October 20-22 Event Report
Summary of the events of our weekend conference and vigils- view speaker bios >
Friday, October 20 Vigil
Our weekend of activities began with a peaceful vigil and presence at The Pentagon near the former location of the steps where the sit-in occurred. The purpose of our gathering was to celebrate the first mass turn in of draft cards on this date fifty years ago and to make explicit US responsibility for the on-going humanitarian problems created by its prosecution of the war in Viet Nam. About 90 people including a contingent from Code Pink participated in the 2-hour vigil.
Speaking to those issues were:
Two local television stations covered our vigil as did The Pentagon’s news service. We received permission to have a film-maker video the event as well and soon it along with other footage from the weekend will be available on our website.
Saturday, October 21, Conference
Western Presbyterian Church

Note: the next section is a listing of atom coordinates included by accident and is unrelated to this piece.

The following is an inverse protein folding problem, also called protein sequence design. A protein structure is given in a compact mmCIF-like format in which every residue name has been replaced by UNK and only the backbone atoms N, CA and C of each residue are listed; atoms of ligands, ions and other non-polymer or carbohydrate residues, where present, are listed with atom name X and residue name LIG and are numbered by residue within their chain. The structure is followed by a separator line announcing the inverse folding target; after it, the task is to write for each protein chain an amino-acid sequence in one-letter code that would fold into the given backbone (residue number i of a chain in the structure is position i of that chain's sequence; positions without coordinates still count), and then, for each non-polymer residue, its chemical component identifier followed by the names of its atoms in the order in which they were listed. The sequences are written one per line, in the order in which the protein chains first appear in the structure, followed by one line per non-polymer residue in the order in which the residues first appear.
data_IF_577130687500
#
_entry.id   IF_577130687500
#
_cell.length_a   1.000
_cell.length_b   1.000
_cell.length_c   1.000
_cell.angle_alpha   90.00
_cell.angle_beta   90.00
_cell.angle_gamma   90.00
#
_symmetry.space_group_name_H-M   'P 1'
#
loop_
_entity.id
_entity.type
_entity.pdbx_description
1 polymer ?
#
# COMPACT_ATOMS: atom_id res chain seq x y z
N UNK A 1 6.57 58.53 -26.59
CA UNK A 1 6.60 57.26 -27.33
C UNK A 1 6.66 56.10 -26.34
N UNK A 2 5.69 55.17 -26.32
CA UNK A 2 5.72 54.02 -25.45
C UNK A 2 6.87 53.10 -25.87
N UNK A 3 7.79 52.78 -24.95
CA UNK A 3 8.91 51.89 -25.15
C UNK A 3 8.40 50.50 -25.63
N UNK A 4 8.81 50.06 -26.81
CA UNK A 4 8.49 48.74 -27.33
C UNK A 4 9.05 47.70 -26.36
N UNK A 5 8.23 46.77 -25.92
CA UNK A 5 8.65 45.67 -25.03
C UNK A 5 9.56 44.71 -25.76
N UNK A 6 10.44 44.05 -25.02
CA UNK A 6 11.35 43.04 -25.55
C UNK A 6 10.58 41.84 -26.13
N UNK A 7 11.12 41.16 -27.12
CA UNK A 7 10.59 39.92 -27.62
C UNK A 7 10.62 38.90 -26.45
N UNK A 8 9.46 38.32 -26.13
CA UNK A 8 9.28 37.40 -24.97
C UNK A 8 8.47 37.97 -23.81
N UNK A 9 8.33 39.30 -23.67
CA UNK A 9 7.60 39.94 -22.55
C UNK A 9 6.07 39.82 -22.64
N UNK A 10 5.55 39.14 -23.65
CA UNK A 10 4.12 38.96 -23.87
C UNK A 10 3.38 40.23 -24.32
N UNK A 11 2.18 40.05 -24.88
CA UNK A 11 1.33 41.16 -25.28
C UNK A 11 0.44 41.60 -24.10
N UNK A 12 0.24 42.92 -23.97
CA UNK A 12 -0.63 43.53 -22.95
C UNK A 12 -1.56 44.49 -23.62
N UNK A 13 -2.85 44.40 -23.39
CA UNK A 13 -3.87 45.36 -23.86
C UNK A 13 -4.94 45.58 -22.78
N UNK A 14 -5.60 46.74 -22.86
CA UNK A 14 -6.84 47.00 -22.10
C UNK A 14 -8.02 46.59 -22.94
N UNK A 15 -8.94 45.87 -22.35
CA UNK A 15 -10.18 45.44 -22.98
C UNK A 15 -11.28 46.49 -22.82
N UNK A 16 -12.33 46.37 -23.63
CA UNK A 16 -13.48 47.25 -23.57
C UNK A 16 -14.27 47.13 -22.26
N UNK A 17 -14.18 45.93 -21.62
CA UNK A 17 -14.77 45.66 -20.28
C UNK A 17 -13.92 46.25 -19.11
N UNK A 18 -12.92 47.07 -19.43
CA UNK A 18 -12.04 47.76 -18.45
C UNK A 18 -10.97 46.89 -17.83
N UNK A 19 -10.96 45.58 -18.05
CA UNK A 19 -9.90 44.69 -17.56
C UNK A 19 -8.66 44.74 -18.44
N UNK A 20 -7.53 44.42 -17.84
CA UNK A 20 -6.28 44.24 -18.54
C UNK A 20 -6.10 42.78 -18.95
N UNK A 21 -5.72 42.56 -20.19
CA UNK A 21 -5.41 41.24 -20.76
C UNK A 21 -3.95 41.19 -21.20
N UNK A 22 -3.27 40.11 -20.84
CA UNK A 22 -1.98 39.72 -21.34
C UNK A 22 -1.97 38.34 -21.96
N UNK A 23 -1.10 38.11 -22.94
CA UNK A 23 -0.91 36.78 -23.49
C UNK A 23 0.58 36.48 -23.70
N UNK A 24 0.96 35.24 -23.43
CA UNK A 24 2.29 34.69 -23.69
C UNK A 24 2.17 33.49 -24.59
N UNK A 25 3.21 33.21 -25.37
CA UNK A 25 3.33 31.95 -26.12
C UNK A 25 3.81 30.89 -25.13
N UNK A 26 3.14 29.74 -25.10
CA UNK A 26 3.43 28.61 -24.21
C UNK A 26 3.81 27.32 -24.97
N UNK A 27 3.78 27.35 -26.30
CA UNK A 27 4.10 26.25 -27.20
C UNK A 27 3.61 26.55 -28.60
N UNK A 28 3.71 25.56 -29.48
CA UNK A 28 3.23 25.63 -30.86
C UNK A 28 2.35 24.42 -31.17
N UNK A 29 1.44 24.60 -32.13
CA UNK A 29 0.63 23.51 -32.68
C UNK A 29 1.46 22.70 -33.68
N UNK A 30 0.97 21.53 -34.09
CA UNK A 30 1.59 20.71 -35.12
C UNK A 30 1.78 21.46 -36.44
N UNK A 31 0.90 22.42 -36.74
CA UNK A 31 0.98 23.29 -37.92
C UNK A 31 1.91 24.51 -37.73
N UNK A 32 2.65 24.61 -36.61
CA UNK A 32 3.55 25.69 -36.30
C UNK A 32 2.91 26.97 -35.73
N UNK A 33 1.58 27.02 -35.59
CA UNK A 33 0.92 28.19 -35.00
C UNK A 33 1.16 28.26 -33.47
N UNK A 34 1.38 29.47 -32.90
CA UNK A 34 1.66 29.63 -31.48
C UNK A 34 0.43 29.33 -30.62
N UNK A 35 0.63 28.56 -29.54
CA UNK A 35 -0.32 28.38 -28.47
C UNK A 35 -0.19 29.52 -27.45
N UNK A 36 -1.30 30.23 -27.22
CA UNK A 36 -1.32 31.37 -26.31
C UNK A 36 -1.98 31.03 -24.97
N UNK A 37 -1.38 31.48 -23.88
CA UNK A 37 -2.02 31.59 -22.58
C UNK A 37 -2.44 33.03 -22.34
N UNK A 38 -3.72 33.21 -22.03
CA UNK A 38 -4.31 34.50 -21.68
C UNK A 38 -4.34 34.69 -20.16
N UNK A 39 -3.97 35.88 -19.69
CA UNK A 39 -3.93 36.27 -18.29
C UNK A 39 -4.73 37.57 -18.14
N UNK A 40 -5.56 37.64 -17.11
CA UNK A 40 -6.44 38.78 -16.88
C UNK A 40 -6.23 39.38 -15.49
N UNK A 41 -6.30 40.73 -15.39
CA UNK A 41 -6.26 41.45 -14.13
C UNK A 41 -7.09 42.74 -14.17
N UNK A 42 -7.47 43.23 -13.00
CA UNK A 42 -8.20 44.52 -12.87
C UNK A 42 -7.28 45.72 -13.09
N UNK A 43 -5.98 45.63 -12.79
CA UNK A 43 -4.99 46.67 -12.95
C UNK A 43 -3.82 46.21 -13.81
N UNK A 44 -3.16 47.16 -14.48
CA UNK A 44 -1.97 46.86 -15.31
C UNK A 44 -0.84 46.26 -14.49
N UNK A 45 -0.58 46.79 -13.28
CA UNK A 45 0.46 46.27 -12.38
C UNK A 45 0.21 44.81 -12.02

The central event of the VPCC weekend was the all-day conference in Foggy Bottom, DC. Its purposes were to recall and celebrate the significant 1967 demonstration at the Pentagon and how it shaped future anti-war resistance. We also recognized the anniversary of the draft resistance movement.
Underlining these presentations was the consistent message of the power of the anti-war movement and its importance in US history. The third of the four panels of speakers addressed the need to learn lessons from the war and US responsibilities for persistent problems both in Indochina and at home in the US. The final panel evaluated and critiqued the recent PBS series, The Vietnam War.